Young, ardent, and hopeful, I entered upon this new life in the full gush of unsuspecting enthusiasm. The cause was good, the men engaged in it were good; the means to attain its triumph, good; Heaven's blessing must attend all, and freedom must soon be given to the pining millions under a ruthless bondage. My whole heart went with the holy cause, and my most fervent prayer to the Almighty Disposer of the hearts of men, were continually offered for its early triumph. "Who or what," thought I, "can withstand a cause so good, so holy, so indescribably glorious. The God of Israel is with us. The might of the Eternal is on our side. Now let but the truth be spoken, and a nation will start forth at the sound!" I this enthusiastic spirit, I dropped into the ranks of freedom's friends, and went forth to the battle. For a time I was made to forget that my skin was dark and my hair crisped. For a time I regretted that I could not have shared the hardships and dangers endured by the earlier workers for the slave's release. I soon, however, found that my enthusiasm had been extravagant; that hardships and dangers were not yet passed; and that the life now before me, had shadows as well as sunbeams.

the frontispiece to, Life and Times of Frederick Douglass (1892)
See Walter O. Evans Collection of Frederick Douglass and Douglass Family Papers, Beinecke Rare Book & Manuscript Library, Yale University
Among the first duties assigned me, on entering the ranks, was to travel, in company with Mr. George Foster, to secure subscribers to the "Anti-slavery Standard" and the "Liberator." With him I traveled and lectured through the eastern counties of Massachusetts. Much interest was awakened-large meetings assembled. Many came, no doubt, from curiosity to hear what a negro could say in his own cause. I was generally introduced as a "chattel"-a "thing--a piece of southern "property--- the chairman assuring the audience that it could speak. Fugitive slaves, at that time, were not so plentiful as now; and as a fugitive slave lecturer, I had the advantage of being a "brand new fact"--the first one out. Up to that time, a colored man was deemed a fool who confessed himself a runaway slave, not only because of the danger to which he exposed himself of being retaken, but because it was a confession of a very low origin! Some of my colored friends in New Bedford thought very badly of my wisdom for thus exposing and degrading myself. The only precaution I took, at the beginning, to prevent Master Thomas from knowing where I was, and what I was about, was the withholding my former name, my master's name, and the name of the state and country from which I came. During the first three or four months, my speeches were almost exclusively made up of narrations of my own personal experience as a slave. "Let us have the facts," said the people. So also said Friend George Foster, who always wished to pin me down to my simple narrative. "Give us the facts," said Collins, "we will take care of the philosophy." Just here arose some embarrassment. It was impossible for me to repeat the same old story month after month, and to keep up my interest in it. It was new to the people, it is true, but it was an old story to me; and to go through with it night after night, was a task altogether too mechanical for my nature. "Tell your story, Frederick," would whisper my then revered friend, William Lloyd Garrison, as I stepped upon the platform. I could not always obey, for I was now reading and thinking. New views of the subject were presented to my mind. It did not entirely satisfy me to narrate wrongs; I felt like denouncing them. I could not always curb my moral indignation for the perpetrators of slaveholding villainy, long enough for a circumstantial statement of the facts which I felt almost everybody must know. Besides, I was growing, and needed room. "People won't believe you ever was a slave, Frederick, if you keep up this way," said Friend Foster. "Be yourself," said Collins, "and tell your story." It was said to me, "Better have a little of the plantation manner of speech than not; 'tis not best that you seem too learned." These excellent friends were actuated by the best of motives, and were not altogether wrong in their advice; and still I must speak just the word that seemed to me the word to be spoken by me.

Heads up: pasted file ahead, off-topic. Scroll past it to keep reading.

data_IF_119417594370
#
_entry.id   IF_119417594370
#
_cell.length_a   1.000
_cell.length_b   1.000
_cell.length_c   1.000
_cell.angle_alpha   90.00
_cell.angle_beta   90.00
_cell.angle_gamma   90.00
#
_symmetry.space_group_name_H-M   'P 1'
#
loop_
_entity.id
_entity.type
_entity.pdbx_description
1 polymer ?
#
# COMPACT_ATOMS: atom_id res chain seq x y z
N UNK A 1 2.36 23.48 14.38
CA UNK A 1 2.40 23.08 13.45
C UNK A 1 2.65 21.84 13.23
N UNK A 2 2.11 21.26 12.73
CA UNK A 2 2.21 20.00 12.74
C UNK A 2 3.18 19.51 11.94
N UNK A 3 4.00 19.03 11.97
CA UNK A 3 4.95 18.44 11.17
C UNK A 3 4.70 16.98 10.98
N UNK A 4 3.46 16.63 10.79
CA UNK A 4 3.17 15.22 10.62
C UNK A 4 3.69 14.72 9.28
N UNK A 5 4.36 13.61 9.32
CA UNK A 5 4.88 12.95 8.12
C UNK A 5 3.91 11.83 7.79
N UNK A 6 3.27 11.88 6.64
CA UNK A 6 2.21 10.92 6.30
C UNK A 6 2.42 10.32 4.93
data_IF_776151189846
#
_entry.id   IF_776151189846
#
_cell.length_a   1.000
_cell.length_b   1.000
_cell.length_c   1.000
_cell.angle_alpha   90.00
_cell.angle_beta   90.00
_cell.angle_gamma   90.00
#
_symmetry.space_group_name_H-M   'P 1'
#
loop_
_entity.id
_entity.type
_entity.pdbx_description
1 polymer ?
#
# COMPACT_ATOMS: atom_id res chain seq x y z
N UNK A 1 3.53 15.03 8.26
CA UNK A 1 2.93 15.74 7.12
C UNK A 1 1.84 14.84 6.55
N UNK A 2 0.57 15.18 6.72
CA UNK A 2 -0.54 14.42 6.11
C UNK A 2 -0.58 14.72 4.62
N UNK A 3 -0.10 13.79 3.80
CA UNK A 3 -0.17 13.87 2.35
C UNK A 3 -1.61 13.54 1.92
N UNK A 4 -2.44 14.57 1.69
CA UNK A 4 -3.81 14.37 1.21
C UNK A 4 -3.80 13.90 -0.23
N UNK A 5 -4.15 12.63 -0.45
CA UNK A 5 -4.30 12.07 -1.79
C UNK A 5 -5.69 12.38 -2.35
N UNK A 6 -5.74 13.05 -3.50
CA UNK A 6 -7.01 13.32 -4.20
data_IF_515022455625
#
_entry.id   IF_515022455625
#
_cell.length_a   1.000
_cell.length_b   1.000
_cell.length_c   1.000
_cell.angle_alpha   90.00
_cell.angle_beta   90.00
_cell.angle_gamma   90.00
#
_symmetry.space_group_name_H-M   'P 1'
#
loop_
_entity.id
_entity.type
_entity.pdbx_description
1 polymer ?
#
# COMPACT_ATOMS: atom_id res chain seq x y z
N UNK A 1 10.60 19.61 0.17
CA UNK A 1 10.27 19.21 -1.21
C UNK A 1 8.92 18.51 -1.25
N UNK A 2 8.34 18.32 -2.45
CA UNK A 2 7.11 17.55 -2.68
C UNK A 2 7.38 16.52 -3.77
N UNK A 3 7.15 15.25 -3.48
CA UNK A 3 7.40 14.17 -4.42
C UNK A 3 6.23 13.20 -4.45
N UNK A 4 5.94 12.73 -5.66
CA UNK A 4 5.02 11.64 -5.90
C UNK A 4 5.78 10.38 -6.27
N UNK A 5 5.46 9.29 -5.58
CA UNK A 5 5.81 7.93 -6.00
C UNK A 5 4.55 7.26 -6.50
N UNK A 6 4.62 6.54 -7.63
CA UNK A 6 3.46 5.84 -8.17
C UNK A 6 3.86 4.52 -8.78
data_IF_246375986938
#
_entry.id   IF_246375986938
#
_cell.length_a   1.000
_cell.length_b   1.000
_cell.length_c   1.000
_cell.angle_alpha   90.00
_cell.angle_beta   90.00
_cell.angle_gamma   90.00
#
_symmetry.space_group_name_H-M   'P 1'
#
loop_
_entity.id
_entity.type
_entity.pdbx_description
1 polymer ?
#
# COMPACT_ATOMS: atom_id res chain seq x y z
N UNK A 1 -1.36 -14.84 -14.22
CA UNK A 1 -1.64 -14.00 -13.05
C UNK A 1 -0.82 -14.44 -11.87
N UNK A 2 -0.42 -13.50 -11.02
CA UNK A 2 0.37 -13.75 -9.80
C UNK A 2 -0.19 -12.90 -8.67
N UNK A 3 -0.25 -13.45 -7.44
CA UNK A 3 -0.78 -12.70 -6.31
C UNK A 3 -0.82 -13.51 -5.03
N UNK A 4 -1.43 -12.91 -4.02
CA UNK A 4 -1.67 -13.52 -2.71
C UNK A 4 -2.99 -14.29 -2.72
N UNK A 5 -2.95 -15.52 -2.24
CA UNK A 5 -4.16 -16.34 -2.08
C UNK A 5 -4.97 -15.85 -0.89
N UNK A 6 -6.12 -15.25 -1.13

From My Bondage and My Freedom. "Chapter XXIII: Introduced to the Abolitionists." 1855. New York: Library of Amercia, 1994: 364-367.